Christian Vander—
Tristan Et Yseult

Released 1974 on Barclay
The Seth Man, September 2000ce
Although credited solely to Magma’s percussive high priest Christian Vander, this soundtrack from a film version of the tragic love and death myth of Tristan and Isolde is practically a Magma album as three other members of that mighty French ensemble appear alongside Vander: vocalist ‘Tauhd Zaia Uniweria Zekt’ (Stella Vander), vocalist and percussionist ‘Klotsz Zaspiaahk Uniweria Zekt’ (Klaus Blasquiz) and the tiny yet mighty ‘Wahrgenuhr Reugehlem Esteh’ (Jannick Top) on bass. Released between “Mekanik Destruktiw Kommandoh” and “Kohntarkosz,” “Tristan et Yseult” barely sounds like anything four mortals could ever create (let alone record) in three days time. It is a huge, euphoric and unassailable album, rendered with only one bass guitar, two pianos, percussion and a chorus of four voices into a sweeping epic, a master tapestry of ever-shifting rhythms and tempos whose highly charged intensity is matched only by karate-like precision that continues unabated, interrupted only by the limitations of its album sides. “Wurdah Itah” is the sprawling, umbrella-titled epic that holds a separate movement per side into a total of twelve linked songs. The entire album is a series of portals and passages that open up at both ends and freely discharge all manner of small yet intense vignettes stitched together and played with strenuously Spartan vigour. The battering of pianos, drums, and senses cascade in and out of freak storm wormholes into calming, airy stretches, but the album is so unpredictable, there’s no telling whether the sky will remain clear or suddenly downpour. This is probably some of the loudest and most strident trance music ever recorded, and the constant falling away and building of ever increasing and decreasing volumes, tempos and dynamics swirl near out of control like a full-tilt Wagnerian rollercoaster ride.

The incantation “Mala Welekaahm” is the first of six songs on side one where all tracks flow eternally into each other, guided only by the ever-watchful choral that operates as a compass over the tow-headed thunderclouds of rumbling pianos and zig-zagging bass that mesh together over the lightly attended percussion. Canticles are woven in and out into the entire piano and percussion dominated pieces, and there are as many builds as there are collapses. Suddenly, brutish tom toms beat out and march off to war against an army of raised fists, its Sturm und Drang underlined heavily in oversized red magic marker with a rousing chant. The lyrics would be totally alien if it were not the manner in which they are controlled, making a Kobaian/English phrasebook completely unnecessary. Drums and vocals then stab out in right angles, and the choral is harmonizing not so much in words, but with the spirits of ever-changing winds and the beating of their own hearts. It’s now a raging river, and it’s penetrating the deepest gullies and the highest rivulets, and “Fur Di Hel Kobaia” sees the four musicians singing praise to their eternal homeland of Kobaia after an ever-escalating choral that builds into a beautiful Goddess address euphony led by Stella Vander, the chorus finally assembled on the windy heights of “Wohl Dunt Mem Deweless” that concludes side one.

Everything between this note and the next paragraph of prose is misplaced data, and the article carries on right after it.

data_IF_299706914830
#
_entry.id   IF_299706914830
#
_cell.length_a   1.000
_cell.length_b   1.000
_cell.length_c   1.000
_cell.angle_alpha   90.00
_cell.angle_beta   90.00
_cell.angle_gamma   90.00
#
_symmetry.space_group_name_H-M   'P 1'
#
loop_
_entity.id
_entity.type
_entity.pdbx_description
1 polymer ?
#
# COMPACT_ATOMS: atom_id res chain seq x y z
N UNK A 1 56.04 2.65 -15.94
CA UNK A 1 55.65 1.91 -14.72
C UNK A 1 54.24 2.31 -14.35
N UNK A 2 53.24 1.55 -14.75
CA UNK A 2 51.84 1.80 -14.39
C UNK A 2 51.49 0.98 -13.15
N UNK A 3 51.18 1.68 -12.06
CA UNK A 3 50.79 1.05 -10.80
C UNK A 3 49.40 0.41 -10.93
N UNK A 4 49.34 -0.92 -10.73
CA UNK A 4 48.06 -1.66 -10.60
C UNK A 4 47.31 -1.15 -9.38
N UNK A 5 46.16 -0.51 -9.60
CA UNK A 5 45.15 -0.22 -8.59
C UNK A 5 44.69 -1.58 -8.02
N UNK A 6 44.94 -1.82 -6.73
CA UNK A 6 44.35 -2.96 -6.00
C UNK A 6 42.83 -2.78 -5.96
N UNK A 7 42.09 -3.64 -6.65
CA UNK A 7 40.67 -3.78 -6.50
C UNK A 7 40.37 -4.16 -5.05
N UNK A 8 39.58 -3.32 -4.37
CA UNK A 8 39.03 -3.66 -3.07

Side two opens to the flapdoodle of “WAINSAHT!!!” with Christian Vander’s blood vessel-bursting gibbering, punctuated by slams on the piano, drums and chains. “Wlasik Steuhn Kobaia” drifts by, all vertigo-inducing double piano segments with counterpoint yo-yoing bass lines from Jannik Top. “Sehnnteht Dros Wurdah Sums,” “Ciest La Vie Qui Les A Menes La!” and “Ek Sun Da Zess?” all merge into each others as call and response chorales, saber dancing drums and piano riffs all combined with a near Dervish zeal and whip into a froth that builds, falls away yet always returns. “De Undazir” is the final assault, a juggernauting regiment of Templar Knights on the move while little Jannick Top holds down all of their strategically, Pentagrammatically laid out fortresses with his understated yet ever-growling and pulsating heart bass ardently holds its ground as the choral weave all around him. His bass is all-squalling under the tempestuousness of this continually building track, punctuated only by a singularly struck bell accenting the approaching tragedies of star-crossed love. Unbelievably, the four people from Magma manage to land this gigantic piece safely pre- fade out, but they could have just as easily taken it beyond another mere album side and into the heavens back to their home base of Kobaia.